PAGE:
Stolen burial plaques replaced
We are very pleased to advise the 58 stolen plaques have been replaced at the Tweed Valley Cemetery and Murwillumbah Lawn Cemetery.
Made from cast bronze the replacement plaques are less attractive to thieves who targeted the old style copper plaques in July of this year.
Council covered the cost of replacing the stolen plaques and the cost of purchasing closed circuit television cameras for the Tweed Heads, Murwillumbah and Tweed Valley cemeteries to deter further acts of theft and vandalism.
We hope that the upgraded plaques identifying the resting place of the affected families’ loved ones will give comfort, with the final resting place identifiable for the families and generations to come.
Council's cemeteries provide peaceful and respectful surrounds in some of the Tweed’s most beautiful locations.
We manage 11 cemeteries, from the large regional facility, Tweed Valley Lawn Cemetery, to small village cemeteries.
Burial plots and memorials to store ashes are available, offering a special place for friends and family to remember loved ones.
We offer a full list of high quality and cost effective services, whether you're planning ahead for your own funeral or farewelling a loved one.
All services can be provided in one location, offering a more relaxed, less stressful day for family and friends.
The Tweed Valley Cemetery Administrator is available during Council business hours.
Please phone to make an appointment to organise burial and ash interment sites.
Appointments are essential for all enquiries.
Call: 02 6670 2400
Postal address: PO Box 816, Murwillumbah NSW 2484
Main office: The office is located at 813-871 Tweed Valley Cemetery on Eviron Road, Eviron, see Tweed Valley Cemetery Map(PDF, 280KB). Appointments are essential for all enquiries.
Office hours: 8.30 am to 12 noon and 1 pm to 4 pm, Monday to Friday (except public holidays)
Cemetery opening hours for visiting grave sites: Vehicle access to the Tweed Valley Cemetery parking area is available from 6am to 7pm from the Eastern entrance 7 days a week. The Western entrance closes at 4pm Monday to Friday and is closed on weekends and public holidays.
Pedestrian access is available at all times from the Eastern entrance.
Private burials on private land
As Council’s duty is to protect public health, no area can be used for private burials unless written permission of Council has been obtained. See Council's Cemeteries and Private Burial policy(PDF, 60KB).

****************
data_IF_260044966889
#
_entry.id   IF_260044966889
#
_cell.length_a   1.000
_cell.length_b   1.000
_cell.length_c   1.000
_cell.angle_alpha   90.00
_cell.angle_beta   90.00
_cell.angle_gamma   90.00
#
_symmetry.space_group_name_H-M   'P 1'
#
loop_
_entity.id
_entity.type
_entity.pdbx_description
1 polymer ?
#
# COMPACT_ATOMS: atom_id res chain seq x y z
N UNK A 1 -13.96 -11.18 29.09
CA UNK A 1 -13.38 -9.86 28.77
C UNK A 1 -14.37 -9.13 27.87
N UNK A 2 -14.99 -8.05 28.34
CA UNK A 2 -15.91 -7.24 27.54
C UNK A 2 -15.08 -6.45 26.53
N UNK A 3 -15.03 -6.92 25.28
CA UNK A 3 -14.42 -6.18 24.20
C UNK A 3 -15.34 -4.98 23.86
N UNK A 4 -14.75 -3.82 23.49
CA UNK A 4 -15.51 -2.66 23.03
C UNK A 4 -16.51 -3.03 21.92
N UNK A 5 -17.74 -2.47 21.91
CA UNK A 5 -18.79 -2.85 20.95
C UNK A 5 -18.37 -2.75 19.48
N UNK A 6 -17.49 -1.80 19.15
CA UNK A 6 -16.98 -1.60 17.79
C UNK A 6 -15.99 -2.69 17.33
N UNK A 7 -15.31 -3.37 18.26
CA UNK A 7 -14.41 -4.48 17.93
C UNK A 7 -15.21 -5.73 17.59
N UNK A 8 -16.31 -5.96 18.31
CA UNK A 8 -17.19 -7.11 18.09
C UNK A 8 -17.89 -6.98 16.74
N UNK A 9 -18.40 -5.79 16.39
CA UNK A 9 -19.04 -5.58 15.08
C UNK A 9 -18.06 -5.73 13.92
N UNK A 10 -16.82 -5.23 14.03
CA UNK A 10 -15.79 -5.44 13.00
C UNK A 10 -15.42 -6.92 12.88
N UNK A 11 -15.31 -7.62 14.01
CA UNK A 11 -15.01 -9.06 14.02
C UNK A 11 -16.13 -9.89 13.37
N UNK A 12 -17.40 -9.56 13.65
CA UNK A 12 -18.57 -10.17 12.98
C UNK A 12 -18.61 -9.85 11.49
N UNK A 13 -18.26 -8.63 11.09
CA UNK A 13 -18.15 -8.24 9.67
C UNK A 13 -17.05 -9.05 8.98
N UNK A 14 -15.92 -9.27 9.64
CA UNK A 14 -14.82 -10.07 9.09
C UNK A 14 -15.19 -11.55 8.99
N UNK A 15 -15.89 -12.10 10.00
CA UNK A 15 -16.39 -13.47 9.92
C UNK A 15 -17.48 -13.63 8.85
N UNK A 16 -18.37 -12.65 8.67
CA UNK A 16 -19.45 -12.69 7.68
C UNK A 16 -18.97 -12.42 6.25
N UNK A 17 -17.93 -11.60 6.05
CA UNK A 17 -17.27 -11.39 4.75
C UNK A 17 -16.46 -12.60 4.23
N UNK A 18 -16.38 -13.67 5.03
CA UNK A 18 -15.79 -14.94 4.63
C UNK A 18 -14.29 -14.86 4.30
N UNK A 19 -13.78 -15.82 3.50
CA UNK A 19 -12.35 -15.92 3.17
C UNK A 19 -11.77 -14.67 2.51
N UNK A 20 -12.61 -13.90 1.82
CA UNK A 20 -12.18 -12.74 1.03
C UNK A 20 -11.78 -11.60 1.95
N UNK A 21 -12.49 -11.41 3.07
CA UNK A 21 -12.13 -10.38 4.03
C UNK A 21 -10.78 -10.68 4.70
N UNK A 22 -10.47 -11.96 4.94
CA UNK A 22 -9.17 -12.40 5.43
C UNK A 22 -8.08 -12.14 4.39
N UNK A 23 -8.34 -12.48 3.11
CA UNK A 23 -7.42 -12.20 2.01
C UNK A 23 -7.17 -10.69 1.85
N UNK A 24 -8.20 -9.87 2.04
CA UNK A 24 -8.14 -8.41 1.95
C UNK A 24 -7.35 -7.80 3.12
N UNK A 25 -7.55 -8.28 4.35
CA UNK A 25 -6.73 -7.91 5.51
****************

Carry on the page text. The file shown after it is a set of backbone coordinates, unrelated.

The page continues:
Council may consider an application for a burial on private property under the Public Health Act 2010 and the Public Health (Disposal of Bodies) Regulation 2012.
An application should be made in writing, accompanied by a site plan and the current fee. Applications are not considered if the land parcel is less than 5 hectares.
Contact us: Call Council’s Environmental Health Services on 02 6670 2400.
Note: Applications to establish a private cemetery may need a development application, contact Council’s Development Assessment Unit on 02 6670 2400.
Frequently asked questions
Can I scatter the ashes of my loved one at the beach, a river or a public park or reserve?
This practice is allowed throughout the Shire, however you are to ensure that discretion is applied so that the general public are not impacted or affected by the ashes being scattered (ie. be mindful of wind and it's direction before scattering of ashes) and that ashes are not scattered in the vicinity of bathers or beach users, or users of a park or reserve.
A record of the scattering of ashes can be recorded in Council's Cemetery database for a standard administration fee (contact the Cemetery Administrator on 02 6670 2435) that will record the deceased details and location of scattering. This may be important for future generations looking for their family history.
What do I do when someone dies?
Contact the person's doctor. A doctor must certify that death has occurred.
In most cases, funeral arrangements cannot be completed until the doctor has signed and issued a Death Certificate. A funeral director can then take the deceased into their care.
In Australia, the great majority of deaths occur in hospital or other care facilities, where the facility's authorities take care of the medical formalities.
In certain instances, it might not be legally possible for the doctor to issue a Death Certificate and there is a need for police and coronial involvement.
Who is responsible for arranging a funeral?
In most instances, the next of kin is responsible for arranging the funeral of the deceased; for example, a spouse, child, parent, legal partner or sibling.
In the rare occasion there is a dispute and a legal will exists, the will's nominated executor is responsible for organising the funeral. The executor has the option to appoint a person to make the necessary arrangements with a funeral director.
If the deceased resided in an institution and had no known relatives, authorities at the institution might need to make necessary arrangements. This is usually done by a social worker or another authorised officer.